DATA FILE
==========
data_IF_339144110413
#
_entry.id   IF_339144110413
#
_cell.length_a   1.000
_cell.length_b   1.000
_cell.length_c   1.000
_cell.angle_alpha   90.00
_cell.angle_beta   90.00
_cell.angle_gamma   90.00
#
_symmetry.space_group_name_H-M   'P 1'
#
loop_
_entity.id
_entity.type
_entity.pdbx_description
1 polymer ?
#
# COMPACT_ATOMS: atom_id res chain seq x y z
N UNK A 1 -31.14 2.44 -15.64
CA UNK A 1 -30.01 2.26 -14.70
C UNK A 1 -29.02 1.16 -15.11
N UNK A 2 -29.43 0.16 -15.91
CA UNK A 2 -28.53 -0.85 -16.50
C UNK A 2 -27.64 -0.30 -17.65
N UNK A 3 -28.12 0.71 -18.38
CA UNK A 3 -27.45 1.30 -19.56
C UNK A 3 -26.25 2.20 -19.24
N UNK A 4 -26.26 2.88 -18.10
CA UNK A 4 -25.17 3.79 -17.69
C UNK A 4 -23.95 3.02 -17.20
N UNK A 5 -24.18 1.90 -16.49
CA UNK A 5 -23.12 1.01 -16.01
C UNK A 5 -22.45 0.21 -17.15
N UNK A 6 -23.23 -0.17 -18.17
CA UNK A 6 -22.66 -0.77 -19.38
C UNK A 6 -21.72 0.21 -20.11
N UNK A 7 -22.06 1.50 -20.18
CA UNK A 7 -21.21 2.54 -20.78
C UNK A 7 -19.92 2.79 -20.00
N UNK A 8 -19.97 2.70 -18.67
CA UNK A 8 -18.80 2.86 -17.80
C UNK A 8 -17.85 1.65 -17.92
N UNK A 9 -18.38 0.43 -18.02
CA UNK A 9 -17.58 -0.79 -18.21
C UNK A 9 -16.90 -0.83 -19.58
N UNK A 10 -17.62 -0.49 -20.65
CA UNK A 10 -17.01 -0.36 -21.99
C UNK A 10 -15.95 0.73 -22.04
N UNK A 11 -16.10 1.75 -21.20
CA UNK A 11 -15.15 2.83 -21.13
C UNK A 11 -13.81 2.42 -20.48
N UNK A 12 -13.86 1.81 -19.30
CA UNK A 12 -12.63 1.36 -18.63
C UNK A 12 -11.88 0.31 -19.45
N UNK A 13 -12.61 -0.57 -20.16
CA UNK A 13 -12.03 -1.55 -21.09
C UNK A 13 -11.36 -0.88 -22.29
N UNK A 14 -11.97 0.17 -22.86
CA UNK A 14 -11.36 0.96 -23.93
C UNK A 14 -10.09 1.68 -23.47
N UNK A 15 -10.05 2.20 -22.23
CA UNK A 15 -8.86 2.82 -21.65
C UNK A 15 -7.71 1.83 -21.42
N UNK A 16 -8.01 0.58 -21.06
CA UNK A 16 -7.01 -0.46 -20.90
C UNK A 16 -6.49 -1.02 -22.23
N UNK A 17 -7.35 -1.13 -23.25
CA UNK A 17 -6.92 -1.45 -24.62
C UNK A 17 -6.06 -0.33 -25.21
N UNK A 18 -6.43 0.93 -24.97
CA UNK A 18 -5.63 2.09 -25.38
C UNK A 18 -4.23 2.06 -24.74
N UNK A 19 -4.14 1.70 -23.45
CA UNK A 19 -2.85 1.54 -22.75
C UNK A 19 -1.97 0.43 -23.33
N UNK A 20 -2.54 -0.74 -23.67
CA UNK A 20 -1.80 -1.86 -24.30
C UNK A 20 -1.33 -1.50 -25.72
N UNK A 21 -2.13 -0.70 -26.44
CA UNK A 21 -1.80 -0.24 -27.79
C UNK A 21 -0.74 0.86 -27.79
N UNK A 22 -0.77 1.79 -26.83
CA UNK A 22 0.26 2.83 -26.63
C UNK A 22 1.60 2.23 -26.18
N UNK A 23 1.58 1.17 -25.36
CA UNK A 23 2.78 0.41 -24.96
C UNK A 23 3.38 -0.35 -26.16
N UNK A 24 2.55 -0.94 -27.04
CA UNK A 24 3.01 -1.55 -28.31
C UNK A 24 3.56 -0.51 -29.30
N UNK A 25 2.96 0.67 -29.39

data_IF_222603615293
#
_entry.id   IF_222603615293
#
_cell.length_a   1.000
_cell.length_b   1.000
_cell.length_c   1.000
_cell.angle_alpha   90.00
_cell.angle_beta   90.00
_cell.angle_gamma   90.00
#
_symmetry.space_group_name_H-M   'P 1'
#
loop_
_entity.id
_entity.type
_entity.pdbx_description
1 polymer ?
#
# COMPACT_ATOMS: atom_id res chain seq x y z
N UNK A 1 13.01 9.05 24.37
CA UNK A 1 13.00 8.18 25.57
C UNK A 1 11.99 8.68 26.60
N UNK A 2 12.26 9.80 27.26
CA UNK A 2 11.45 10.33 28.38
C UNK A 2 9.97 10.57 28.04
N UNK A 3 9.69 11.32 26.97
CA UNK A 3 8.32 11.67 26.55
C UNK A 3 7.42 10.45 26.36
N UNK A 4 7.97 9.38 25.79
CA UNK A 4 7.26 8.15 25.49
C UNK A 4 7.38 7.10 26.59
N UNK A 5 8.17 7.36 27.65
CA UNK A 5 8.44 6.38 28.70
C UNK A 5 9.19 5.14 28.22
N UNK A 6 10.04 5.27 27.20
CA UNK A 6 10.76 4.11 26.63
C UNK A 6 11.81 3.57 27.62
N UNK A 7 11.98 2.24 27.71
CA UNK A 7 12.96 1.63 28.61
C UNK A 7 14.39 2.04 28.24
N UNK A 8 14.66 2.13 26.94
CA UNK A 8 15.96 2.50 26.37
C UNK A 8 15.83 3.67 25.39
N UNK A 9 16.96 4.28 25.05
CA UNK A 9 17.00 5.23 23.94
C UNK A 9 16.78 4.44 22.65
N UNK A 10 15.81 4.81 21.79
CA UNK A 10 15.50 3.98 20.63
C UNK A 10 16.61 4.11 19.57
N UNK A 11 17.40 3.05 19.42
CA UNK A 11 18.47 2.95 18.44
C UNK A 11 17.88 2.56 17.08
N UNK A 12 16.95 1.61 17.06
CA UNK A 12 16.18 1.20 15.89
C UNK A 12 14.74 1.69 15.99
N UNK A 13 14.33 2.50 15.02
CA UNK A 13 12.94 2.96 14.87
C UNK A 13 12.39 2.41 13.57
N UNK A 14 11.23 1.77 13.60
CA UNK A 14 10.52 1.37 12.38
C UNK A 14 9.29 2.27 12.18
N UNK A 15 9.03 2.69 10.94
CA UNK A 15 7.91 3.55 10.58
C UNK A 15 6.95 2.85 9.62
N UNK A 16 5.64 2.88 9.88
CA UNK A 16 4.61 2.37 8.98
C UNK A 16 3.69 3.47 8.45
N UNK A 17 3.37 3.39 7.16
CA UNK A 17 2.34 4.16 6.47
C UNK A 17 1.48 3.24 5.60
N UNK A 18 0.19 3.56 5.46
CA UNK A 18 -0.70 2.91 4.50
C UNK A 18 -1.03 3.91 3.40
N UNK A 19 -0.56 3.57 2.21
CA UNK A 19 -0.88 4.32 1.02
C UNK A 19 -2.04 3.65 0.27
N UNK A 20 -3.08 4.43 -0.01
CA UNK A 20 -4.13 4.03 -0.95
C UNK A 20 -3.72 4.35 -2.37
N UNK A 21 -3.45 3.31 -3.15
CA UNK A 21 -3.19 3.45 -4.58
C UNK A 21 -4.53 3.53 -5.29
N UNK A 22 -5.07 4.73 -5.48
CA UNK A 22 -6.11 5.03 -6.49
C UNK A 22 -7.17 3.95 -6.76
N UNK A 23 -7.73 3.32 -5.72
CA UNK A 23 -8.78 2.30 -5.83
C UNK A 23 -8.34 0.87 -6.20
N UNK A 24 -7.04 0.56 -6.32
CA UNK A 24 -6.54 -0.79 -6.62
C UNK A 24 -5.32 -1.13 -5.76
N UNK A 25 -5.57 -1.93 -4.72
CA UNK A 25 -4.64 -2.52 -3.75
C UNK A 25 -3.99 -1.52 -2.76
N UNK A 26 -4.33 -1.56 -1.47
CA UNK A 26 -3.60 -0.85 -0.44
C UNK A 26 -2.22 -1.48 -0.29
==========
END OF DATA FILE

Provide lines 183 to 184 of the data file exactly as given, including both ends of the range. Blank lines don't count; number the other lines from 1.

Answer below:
N UNK A 24 -7.04 0.56 -6.32
CA UNK A 24 -6.54 -0.79 -6.62